Unlike the standard Newton-Raphson method, the algorithm demonstrates

slower convergence, but there is no need to re-establish the stiffness matrix
after every iteration. On the other hand, number of iterations is usually larger.

There are some occasions, when the tangent stiffness must be modified,
especially when calculation is not able to converge due to zero stiffness of some

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Fig. 1.7: The Modified Newton-Raphson method

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2 Theory of elasticity

2.1.1 Elasticity

Almost all structural materials exhibit an elastic response at a certain range of
deformation. For example, if some external forces produce deformation of a structure
and they do not reach the elastic limit, the deformation disappears and no residual
deformation remains.

2.1.2 Stress

In the most simplest case of a prismatic bar loaded by a tensile force uniformly
distributed over the ends (Fig. 2.1), we can assume the internal forces will be also
uniformly distributed over any cross section n-n’.

Fig. 2.1: Prismatic bar

Then the intensity of this distribution (the stress) can be obtained by dividing the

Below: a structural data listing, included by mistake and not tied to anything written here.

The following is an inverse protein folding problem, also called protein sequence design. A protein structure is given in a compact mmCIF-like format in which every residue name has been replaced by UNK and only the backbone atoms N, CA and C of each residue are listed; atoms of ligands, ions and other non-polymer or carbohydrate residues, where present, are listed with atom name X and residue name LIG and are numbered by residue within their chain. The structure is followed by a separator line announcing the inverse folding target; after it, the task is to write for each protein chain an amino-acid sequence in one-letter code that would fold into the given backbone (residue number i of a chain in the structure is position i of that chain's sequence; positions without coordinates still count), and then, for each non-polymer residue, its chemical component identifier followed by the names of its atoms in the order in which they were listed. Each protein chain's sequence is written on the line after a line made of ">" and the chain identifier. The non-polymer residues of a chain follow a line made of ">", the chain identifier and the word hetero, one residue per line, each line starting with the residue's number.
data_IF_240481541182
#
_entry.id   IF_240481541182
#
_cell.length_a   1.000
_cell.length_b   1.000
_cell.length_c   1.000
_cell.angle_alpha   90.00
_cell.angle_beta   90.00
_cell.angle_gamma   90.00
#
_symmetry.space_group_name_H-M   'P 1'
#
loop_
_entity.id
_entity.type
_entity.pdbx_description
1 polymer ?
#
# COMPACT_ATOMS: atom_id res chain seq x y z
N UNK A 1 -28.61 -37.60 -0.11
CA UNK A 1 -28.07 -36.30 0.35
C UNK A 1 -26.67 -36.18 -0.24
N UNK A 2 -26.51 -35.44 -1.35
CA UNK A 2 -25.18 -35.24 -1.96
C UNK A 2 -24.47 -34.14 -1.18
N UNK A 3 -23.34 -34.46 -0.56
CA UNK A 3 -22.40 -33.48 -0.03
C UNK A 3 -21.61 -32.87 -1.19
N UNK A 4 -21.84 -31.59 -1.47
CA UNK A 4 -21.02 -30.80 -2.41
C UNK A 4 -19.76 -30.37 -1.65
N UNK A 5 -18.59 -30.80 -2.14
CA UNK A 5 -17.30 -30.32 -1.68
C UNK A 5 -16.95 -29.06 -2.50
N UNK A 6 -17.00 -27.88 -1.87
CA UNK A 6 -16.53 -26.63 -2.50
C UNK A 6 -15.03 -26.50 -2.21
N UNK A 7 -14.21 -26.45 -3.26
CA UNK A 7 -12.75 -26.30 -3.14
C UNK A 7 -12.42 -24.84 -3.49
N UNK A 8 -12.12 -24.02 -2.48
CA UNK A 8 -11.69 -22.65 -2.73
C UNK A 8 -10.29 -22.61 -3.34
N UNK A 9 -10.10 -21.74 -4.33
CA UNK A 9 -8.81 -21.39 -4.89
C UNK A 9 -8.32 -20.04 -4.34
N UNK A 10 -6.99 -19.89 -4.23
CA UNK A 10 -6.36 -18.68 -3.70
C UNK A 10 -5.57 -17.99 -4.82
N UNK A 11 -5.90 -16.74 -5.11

total tensile force F by the area A of the cross section n-n’.
In the general case, when stress is not distributed uniformly over cross section
(Fig. 2.2), to obtain the magnitude of stress appears on small area δA, cut out of the
section area n-n’ at any point 0, we assume that the forces appear across this
elemental area can be reduced to a resultant δF.

Fig. 2.2: General object

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The limiting value δF/δA ratio presents the magnitude of the stress acting on the
cross section n-n’ at the point 0. Direction of the stress is the limiting direction of the
resultant δF.
In the general case when the stress direction is related to the area δA on which
it acts, the stress is composed of normal and shearing stresses acting in the plane of
the area δA.

2.1.1 Notation for forces and stresses

There are two kinds of external forces which may act on bodies. The first are
forces distributed over the surface of the body (for example the pressure of one body
to another or hydrostatic pressure). The second are forces distributed through the
volume of a body (for example gravitational forces, magnetic forces or if the body is
subjected to acceleration, inertial forces).
We use to mark normal stress with letter σ and shearing stress with letter τ. To
differ on which plane the stresses are acting it is used to add subscripts to these
letters. If we imagine a small cubic element at a point 0 (Fig. 2.3) with sides parallel to
the coordinate axes, the stress acting on the side of this element takes as positive
direction with the axis orientation.

Fig. 2.2: Infinitesimal cube subjected to stresses

The shearing stress has got similar notation except it consists of a two
subscripts. The first one indicates the direction of the normal to the plane and the
second indicates the direction of the component of the stress.